With ten years of blogging under my belt, let me say  

  1. You have a global audience. I remember being startled after posting a posting of a snowy New England day and getting a comment from the Philippines, “I’ve never seen snow.” In my life, I’ve always taken it for granted. And professionally, my daily journalism career focused on a well-defined circulation area, perhaps a single county or an entire state, depending on the newspaper at the time. My Red Barn posts, on the other hand, often get read on five or six continents.
  2. On WordPress, you’re part of a community. Sometimes posting can feel a bit like corresponding to pen pals in the old days. And it’s important to see what they’re up to as well and letting them know you’ve stopped by, too.
  3. At first, I didn’t understand “likes.” Yes, I was that naïve about social media. They do help me know who’s tuning in on a given day or topic, even though the number of hits now is generally lower than I had five or so years ago – I take it that’s one thing happening across the board. But I’m also surprised by the number of new likes on archived posts.
  4. Tags. They help invite readers. Just don’t use too many or too few. These days, I’m finding readers show up less frequently but then stay around longer, sampling other recent posts or digging into my deep past. I do find tags quite helpful in navigating the WP Reader for fresh voices.
  5. Categories. I find them quite useful in navigating the Barn, so I assume that applies for others, too. With the Red Barn’s unique merry-go-round approach to topics, I find them quite helpful in organizing the ongoing mix.
  6. Scheduling. Unlike most other bloggers, I often work on posts long ahead of their release. It’s one way to create time for my other projects, admittedly, as well as to juggle topics for a better rhythm of presentation. The practice also allows me to go back and polish a post before it goes live or to add from additional reflection. And paradoxically, it can also have me releasing in a more timely pace with the changing seasons – working “live” would actually put me behind the action.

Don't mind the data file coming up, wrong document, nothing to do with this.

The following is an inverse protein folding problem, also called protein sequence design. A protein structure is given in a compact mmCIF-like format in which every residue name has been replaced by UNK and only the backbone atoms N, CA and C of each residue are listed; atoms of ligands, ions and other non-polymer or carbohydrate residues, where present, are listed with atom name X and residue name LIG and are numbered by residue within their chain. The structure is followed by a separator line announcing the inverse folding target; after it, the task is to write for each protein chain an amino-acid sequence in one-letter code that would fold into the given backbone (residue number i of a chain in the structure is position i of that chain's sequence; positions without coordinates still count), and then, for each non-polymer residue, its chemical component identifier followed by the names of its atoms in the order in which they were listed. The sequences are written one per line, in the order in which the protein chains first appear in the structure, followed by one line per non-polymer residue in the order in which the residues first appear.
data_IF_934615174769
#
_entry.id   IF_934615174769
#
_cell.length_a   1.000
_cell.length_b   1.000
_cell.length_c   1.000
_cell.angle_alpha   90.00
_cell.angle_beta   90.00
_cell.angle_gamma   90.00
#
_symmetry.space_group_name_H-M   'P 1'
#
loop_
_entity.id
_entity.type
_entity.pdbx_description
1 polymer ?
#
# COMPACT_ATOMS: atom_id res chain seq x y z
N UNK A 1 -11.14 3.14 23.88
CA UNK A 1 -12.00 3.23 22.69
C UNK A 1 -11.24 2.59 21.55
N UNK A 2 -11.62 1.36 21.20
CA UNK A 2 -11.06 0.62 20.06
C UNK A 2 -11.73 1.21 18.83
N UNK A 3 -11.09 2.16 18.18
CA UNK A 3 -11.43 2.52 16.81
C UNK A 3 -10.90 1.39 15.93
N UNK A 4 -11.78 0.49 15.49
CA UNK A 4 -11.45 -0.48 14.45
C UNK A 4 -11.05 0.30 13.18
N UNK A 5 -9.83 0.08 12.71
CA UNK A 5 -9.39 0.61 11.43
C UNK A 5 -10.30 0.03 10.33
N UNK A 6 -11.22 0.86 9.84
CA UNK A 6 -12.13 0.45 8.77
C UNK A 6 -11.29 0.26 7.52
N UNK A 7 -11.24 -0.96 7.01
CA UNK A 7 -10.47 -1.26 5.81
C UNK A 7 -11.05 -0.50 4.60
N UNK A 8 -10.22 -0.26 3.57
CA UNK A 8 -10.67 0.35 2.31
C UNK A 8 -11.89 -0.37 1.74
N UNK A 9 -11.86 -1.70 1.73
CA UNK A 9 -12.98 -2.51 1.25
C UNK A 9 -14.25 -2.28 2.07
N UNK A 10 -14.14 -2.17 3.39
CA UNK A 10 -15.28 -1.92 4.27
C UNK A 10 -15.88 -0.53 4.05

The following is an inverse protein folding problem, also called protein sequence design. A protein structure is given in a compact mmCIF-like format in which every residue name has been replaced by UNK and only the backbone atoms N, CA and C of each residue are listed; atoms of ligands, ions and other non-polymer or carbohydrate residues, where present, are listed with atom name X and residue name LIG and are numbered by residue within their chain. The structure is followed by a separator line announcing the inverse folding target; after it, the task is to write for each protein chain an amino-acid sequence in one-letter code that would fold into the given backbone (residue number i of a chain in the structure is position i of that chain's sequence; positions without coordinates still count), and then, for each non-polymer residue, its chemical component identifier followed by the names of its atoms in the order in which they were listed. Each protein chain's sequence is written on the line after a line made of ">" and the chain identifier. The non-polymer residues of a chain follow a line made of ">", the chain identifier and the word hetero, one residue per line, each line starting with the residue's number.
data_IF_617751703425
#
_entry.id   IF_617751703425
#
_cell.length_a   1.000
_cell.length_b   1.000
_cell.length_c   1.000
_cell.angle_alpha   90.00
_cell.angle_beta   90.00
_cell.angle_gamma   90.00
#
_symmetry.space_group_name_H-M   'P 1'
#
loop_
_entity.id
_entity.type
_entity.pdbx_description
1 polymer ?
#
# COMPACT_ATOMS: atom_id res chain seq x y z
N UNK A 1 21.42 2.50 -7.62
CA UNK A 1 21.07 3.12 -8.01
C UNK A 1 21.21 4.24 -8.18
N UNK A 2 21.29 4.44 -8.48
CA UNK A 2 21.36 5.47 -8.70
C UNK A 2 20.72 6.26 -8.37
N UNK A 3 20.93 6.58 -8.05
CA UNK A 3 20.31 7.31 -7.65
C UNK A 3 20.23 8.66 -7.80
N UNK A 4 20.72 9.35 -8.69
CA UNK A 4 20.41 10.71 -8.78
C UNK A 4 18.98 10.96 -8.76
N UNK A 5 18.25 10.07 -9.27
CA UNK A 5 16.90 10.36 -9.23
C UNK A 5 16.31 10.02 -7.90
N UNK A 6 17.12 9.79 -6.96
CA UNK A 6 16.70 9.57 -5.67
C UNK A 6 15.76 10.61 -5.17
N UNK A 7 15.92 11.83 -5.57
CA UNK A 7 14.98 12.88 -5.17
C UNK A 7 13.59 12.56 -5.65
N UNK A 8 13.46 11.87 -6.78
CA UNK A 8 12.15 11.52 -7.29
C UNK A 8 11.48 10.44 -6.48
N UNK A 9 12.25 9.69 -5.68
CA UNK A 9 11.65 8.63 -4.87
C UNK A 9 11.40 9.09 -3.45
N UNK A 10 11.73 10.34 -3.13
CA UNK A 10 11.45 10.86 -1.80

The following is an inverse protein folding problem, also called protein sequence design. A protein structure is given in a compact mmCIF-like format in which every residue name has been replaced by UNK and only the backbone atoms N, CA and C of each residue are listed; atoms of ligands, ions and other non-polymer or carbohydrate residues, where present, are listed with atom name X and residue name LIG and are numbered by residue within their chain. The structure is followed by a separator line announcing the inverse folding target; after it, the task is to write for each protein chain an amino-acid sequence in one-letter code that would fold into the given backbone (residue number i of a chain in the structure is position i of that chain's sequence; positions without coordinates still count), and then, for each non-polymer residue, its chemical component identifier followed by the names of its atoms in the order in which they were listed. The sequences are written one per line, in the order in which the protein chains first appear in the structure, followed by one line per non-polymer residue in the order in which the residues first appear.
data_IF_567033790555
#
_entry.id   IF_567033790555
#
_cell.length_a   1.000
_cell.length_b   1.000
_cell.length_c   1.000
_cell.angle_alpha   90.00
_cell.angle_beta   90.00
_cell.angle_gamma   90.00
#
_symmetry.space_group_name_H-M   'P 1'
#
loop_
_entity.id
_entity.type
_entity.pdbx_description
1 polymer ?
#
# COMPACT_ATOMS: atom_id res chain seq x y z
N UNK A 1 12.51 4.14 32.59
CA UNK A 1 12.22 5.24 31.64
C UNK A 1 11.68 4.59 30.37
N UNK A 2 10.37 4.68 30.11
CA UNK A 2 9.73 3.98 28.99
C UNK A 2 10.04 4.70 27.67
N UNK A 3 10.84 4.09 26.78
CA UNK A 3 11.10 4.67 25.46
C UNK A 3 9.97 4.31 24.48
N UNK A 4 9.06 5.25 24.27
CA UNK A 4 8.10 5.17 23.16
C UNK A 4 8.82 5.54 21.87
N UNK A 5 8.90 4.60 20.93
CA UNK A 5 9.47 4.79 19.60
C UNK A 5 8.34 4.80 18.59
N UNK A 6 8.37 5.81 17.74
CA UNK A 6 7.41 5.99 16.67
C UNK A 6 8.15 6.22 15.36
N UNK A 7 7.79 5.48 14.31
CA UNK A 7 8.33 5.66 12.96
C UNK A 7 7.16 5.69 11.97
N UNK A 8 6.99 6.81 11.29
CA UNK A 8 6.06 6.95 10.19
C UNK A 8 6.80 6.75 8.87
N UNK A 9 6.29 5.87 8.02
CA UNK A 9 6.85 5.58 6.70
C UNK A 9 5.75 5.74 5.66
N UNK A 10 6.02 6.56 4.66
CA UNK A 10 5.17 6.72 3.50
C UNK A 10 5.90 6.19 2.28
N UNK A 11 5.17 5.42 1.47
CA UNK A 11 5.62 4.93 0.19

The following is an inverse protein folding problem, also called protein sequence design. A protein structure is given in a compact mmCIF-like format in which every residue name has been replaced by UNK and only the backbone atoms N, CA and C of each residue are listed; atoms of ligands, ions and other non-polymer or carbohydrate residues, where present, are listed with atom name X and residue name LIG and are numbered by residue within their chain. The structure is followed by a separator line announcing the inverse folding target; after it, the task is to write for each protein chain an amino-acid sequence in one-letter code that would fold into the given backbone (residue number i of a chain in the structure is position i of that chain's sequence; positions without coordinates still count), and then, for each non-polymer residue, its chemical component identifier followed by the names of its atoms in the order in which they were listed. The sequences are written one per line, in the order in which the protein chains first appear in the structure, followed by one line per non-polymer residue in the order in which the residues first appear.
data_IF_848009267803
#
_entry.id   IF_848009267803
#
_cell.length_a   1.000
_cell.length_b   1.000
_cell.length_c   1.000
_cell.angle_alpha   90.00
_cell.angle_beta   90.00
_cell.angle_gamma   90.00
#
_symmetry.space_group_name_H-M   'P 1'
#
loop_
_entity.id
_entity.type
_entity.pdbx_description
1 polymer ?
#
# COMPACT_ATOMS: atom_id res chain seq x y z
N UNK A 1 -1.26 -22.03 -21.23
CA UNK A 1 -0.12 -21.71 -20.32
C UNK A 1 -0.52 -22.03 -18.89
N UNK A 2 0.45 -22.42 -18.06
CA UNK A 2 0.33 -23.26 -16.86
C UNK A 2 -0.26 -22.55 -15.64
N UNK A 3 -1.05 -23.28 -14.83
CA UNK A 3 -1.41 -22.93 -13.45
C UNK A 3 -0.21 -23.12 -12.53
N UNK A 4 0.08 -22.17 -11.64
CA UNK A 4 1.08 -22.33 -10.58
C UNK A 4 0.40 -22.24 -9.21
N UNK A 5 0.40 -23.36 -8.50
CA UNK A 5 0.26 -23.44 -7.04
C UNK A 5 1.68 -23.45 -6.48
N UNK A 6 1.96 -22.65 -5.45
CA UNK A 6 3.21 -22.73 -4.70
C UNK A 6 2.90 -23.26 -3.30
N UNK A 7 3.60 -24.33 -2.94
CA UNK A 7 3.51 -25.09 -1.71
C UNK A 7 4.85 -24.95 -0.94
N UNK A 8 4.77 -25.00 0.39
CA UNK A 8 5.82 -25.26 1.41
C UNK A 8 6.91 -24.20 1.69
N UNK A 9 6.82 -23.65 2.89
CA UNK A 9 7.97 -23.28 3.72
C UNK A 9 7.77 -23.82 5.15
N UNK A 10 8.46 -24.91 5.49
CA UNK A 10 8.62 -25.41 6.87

7. Classic editor, rather than the newer “block” format. Old-timers here at WordPress will definitely understand. Ditto for the Administrative working option.
  8. Reader’s comments are important. Some days they’re the best part of a post. But they’ve definitely declined, and I’m not sure whether that’s a consequence of the Barn’s current appearance or of its shifting round of topics or just something else in general.
  9. Photography. Despite a lifelong love of visual art, I had intended the Red Barn to be a text vehicle. But then photography crept in, first through a borrowed digital camera and then a cheap point-and-shoot Kodak leading to an Olympus and now an unbelievable smart phone. In short, I now list photography among my hobbies, even if it does seem like cheating compared to the historic and very real craft of light meters, f-stops, and darkroom developing of film. As for texts, length remains a puzzle – sometimes a longer “think piece” gets more hits than the bright briefs that seem essential on other social media. And photography on WP? Let me suggest it seems to be more thoughtful than gossipy or copped from other sources.
  10. I’m still ambivalent about the decision to branch out into related blogs. Should I have kept most of their posts within the Barn? Or would that have cluttered the mix? The genealogy of Orphan George does seem to demand its own bookshelf, as it were, as do the free poetry chapbooks of Thistle Finch, but I do wonder about the money-and-your-life project now archived at Chicken Farmer as well as the Quaker spirituality and Bible reflections at Sowing Light.

Oh, yes, it does take far more time than I anticipated, even when I had a backlog of poetry and correspondence for republication. And I do miss the Fresh Pressed selections in the Reader feed. But not so the self-congratulatory “awards” nominations that made the rounds.

5 thoughts on “With ten years of blogging under my belt, let me say  

  1. Oh my gosh this was a great read because I can relate on so many levels though not been blogging as long as you do. I absolutely adore the WordPress community, tagging is a lifesaver, and I like to categorize my post also because some are history articles, news articles, book or film reviews, short stories, writing tips, and just my site is a long love letter to topics I enjoy so being able to organize that into sections is a the most helpful fun part of why I love my blog. Classical mode is the only way to go. I hate the new wordpress and always format and edit my post in classic. So much easier for me especially when I have a system of how I do each post. Your thoughts about us all being pen pals hit me deep too because I hadn’t thought of it that way but the truth of your statement is so profound and just gave me a whole new level of love for why I like WordPress. All and all you reached somehow tonight with your words. Great write up!

    1. I’m so glad you piped up. Your concept of “a long letter to topics I enjoy” is marvelous, yes! Am also comforted to know there are others who stick with the classic mode of posting. It feels rather clandestine, no?
      Here’s looking forward to more.

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